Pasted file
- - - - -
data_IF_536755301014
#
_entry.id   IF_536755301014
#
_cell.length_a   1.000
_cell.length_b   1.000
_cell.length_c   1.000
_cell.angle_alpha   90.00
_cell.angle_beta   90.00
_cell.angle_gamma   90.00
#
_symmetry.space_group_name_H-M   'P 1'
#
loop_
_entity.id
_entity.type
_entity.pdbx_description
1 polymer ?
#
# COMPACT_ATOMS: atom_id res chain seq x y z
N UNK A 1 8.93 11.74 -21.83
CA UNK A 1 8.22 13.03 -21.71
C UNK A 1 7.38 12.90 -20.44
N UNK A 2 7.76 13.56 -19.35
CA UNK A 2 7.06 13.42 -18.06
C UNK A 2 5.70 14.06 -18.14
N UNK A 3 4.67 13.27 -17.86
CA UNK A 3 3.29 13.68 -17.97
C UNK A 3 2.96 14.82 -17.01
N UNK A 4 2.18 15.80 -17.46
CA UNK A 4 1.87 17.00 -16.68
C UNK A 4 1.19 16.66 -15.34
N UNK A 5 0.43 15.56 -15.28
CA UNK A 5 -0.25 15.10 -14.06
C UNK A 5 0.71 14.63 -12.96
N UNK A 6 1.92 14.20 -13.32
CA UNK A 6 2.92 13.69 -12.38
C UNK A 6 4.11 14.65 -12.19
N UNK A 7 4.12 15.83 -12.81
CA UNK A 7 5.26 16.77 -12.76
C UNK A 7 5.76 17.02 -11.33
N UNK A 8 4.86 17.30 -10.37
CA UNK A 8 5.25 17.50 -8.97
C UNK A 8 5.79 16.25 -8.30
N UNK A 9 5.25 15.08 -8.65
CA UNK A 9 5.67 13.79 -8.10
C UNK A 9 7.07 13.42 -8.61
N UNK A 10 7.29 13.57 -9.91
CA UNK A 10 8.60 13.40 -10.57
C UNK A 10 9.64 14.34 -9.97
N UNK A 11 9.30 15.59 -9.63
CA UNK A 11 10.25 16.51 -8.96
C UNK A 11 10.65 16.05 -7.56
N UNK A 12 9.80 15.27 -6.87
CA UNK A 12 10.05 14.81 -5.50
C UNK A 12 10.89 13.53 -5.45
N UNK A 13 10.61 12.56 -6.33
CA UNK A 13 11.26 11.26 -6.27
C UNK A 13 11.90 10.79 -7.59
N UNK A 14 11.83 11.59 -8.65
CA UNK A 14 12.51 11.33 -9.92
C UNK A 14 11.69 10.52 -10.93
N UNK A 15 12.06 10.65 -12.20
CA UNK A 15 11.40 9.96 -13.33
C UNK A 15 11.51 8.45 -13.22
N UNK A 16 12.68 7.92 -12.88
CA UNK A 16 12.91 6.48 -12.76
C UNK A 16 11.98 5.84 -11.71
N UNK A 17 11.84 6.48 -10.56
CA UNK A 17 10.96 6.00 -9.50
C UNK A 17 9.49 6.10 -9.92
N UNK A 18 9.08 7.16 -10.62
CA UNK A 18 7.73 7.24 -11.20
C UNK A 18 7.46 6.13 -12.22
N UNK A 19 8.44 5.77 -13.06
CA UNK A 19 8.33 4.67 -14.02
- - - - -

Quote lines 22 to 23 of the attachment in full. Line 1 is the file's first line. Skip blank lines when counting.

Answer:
CA UNK A 1 8.22 13.03 -21.71
C UNK A 1 7.38 12.90 -20.44